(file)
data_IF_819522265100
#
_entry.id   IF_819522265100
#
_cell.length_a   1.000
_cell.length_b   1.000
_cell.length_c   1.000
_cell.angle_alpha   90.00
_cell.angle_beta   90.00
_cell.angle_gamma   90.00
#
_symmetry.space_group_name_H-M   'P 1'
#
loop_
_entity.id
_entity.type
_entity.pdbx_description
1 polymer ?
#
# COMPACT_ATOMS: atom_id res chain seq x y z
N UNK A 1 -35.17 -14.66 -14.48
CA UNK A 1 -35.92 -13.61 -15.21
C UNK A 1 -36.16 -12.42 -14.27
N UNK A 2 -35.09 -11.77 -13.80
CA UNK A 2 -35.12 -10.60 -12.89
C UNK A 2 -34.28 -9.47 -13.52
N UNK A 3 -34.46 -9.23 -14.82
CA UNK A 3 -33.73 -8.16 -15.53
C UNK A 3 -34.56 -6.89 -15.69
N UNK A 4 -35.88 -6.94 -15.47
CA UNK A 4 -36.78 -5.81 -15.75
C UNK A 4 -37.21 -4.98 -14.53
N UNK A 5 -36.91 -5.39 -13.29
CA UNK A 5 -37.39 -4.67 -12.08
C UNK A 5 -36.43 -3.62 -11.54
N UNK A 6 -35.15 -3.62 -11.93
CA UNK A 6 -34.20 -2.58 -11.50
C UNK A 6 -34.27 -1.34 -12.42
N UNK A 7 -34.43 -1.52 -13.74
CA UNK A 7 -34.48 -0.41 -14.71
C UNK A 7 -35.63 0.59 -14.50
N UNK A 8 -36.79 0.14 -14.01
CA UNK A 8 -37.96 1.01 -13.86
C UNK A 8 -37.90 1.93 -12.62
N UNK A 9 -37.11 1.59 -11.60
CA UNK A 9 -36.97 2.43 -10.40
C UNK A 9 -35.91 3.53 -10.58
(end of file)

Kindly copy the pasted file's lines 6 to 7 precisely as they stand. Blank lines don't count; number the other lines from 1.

_cell.length_b   1.000
_cell.length_c   1.000